|SMART accession number:||SM00268|
|Description:||ACTIN subfamily of ACTIN/mreB/sugarkinase/Hsp70 superfamily|
|Interpro abstract (IPR004000):|
Actin [(PUBMED:1388079), (PUBMED:8448030)] is a ubiquitous protein involved in the formation of filaments that are major components of the cytoskeleton. These filaments interact with myosin to produce a sliding effect, which is the basis of muscular contraction and many aspects of cell motility, including cytokinesis. Each actin protomer binds one molecule of ATP and has one high affinity site for either calcium or magnesium ions, as well as several low affinity sites. Actin exists as a monomer in low salt concentrations, but filaments form rapidly as salt concentration rises, with the consequent hydrolysis of ATP. Actin from many sources forms a tight complex with deoxyribonuclease (DNase I) although the significance of this is still unknown. The formation of this complex results in the inhibition of DNase I activity, and actin loses its ability to polymerise. It has been shown that an ATPase domain of actin shares similarity with ATPase domains of hexokinase and hsp70 proteins [(PUBMED:1828889), (PUBMED:1323828)].
In vertebrates there are three groups of actin isoforms: alpha, beta and gamma. The alpha actins are found in muscle tissues and are a major constituent of the contractile apparatus. The beta and gamma actins co-exists in most cell types as components of the cytoskeleton and as mediators of internal cell motility. In plants there are many isoforms which are probably involved in a variety of functions such as cytoplasmic streaming, cell shape determination, tip growth, graviperception, cell wall deposition, etc.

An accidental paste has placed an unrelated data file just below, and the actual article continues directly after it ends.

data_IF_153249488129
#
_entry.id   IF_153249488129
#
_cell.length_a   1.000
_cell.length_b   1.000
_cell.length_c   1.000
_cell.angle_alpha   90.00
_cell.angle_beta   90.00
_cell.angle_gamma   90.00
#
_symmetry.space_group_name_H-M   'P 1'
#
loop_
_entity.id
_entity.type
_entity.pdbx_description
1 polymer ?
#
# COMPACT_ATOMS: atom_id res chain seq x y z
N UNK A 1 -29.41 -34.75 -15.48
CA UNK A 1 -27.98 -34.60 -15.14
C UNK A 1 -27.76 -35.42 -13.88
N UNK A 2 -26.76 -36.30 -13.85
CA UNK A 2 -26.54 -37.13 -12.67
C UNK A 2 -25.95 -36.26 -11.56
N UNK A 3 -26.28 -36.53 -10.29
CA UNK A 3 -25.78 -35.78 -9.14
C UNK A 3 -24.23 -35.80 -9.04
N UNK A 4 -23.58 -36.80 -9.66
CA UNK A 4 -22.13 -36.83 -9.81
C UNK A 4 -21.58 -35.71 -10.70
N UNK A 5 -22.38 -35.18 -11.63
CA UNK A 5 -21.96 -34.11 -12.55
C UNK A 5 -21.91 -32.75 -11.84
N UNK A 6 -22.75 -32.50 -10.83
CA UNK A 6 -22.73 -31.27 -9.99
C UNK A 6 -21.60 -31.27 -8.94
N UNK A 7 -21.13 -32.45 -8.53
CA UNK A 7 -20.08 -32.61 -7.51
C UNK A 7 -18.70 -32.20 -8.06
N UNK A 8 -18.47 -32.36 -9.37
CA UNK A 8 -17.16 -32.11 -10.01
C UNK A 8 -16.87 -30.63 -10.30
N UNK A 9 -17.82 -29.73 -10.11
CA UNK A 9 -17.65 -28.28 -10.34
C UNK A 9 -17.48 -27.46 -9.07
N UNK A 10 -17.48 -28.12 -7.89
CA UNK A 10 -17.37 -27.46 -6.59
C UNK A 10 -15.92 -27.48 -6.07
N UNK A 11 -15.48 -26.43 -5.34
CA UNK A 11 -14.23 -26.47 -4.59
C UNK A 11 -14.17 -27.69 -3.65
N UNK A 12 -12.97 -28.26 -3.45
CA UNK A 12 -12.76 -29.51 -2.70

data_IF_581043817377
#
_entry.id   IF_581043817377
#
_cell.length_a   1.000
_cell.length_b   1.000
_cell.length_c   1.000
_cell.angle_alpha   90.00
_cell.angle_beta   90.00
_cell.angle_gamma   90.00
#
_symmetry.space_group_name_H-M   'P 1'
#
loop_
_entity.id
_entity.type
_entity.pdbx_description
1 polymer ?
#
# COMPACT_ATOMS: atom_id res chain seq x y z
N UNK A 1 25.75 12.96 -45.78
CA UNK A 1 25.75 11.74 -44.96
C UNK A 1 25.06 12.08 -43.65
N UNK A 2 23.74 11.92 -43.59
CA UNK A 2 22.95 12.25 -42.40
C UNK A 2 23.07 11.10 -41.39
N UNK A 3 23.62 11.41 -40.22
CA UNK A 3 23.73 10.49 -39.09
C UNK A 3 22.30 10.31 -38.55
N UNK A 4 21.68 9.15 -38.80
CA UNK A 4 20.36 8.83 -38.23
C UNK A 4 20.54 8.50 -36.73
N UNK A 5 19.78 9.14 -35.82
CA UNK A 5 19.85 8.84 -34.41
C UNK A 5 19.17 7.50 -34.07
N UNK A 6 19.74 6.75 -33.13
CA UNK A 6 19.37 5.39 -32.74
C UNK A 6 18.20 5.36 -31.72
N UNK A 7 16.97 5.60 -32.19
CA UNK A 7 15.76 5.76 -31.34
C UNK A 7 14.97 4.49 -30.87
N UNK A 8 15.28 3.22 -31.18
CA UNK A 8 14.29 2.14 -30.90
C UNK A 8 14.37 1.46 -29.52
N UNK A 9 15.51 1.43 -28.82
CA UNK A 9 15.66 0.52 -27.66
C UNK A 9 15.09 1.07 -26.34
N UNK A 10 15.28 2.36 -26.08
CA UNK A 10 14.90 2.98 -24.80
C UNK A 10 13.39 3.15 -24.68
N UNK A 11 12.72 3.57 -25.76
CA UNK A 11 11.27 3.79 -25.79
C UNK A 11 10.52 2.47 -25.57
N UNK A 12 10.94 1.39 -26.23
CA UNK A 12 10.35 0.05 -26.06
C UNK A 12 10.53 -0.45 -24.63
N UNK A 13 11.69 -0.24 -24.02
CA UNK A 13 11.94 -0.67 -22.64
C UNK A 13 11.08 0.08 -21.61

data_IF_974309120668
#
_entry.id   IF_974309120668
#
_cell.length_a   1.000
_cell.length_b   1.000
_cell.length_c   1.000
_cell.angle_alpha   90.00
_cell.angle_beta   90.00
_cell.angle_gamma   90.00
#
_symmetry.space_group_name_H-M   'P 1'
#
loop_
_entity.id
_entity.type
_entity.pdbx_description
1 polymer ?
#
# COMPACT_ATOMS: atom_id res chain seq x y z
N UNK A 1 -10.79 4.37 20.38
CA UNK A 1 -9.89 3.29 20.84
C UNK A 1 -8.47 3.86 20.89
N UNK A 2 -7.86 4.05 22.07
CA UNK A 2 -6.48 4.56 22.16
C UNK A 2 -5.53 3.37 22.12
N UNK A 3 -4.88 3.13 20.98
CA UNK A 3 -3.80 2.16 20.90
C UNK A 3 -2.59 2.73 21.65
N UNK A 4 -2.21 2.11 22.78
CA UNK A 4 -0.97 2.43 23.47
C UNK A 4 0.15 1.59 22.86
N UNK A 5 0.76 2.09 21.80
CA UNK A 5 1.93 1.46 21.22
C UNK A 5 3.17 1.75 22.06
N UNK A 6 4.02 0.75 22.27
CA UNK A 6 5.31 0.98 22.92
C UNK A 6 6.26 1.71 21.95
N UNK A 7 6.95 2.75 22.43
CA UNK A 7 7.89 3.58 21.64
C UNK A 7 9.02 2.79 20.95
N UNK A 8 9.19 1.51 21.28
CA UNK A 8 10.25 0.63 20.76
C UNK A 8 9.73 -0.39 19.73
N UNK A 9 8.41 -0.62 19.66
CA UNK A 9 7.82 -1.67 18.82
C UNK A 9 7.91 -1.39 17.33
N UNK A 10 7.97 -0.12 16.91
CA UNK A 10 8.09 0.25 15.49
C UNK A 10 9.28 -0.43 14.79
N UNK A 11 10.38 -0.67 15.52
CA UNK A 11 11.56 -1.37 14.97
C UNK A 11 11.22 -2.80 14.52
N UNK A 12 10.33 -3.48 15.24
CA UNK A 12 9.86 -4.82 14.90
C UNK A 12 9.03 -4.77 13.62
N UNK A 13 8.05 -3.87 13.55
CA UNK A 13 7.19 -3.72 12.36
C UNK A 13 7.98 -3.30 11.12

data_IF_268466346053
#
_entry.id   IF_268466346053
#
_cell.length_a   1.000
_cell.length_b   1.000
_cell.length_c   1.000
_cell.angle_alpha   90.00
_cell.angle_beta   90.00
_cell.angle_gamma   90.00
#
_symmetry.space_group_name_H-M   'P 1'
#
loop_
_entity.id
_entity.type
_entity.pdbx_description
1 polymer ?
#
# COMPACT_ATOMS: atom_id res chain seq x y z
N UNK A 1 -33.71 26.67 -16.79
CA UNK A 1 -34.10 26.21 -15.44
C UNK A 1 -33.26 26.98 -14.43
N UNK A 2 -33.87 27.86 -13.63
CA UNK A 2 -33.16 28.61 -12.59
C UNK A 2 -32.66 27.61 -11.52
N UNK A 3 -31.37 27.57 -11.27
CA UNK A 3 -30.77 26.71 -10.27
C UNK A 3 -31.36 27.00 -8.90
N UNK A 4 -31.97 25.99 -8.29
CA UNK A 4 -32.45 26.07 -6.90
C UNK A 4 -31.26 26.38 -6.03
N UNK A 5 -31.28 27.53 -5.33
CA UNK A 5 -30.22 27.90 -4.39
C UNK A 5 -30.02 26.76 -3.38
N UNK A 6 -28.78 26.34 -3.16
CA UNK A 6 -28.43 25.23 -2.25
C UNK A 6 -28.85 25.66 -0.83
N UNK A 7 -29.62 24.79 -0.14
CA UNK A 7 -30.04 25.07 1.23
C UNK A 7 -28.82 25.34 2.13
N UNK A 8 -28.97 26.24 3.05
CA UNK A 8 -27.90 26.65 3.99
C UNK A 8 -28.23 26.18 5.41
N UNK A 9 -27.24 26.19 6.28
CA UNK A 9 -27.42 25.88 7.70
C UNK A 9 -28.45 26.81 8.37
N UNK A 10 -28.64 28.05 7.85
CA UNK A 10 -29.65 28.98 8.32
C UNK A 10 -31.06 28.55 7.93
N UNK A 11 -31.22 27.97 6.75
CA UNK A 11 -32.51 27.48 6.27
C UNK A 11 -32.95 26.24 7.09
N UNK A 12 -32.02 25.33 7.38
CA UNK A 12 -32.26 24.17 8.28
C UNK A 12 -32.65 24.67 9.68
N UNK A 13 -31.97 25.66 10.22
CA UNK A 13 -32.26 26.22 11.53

Recently some divergent actin-like proteins have been identified in several species. These proteins include centractin (actin-RPV) from mammals, fungi yeast ACT5, Neurospora crassa ro-4) and Pneumocystis carinii, which seems to be a component of a multi-subunit centrosomal complex involved in microtubule based vesicle motility (this subfamily is known as ARP1); ARP2 subfamily, which includes chicken ACTL, Saccharomyces cerevisiae ACT2, Drosophila melanogaster 14D and Caenorhabditis elegans actC; ARP3 subfamily, which includes actin 2 from mammals, Drosophila 66B, yeast ACT4 and Schizosaccharomyces pombe act2; and ARP4 subfamily, which includes yeast ACT3 and Drosophila 13E.
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- Evolution (species in which this domain is found)
- Metabolism (metabolic pathways involving proteins which contain this domain)
- Structure (3D structures containing this domain)
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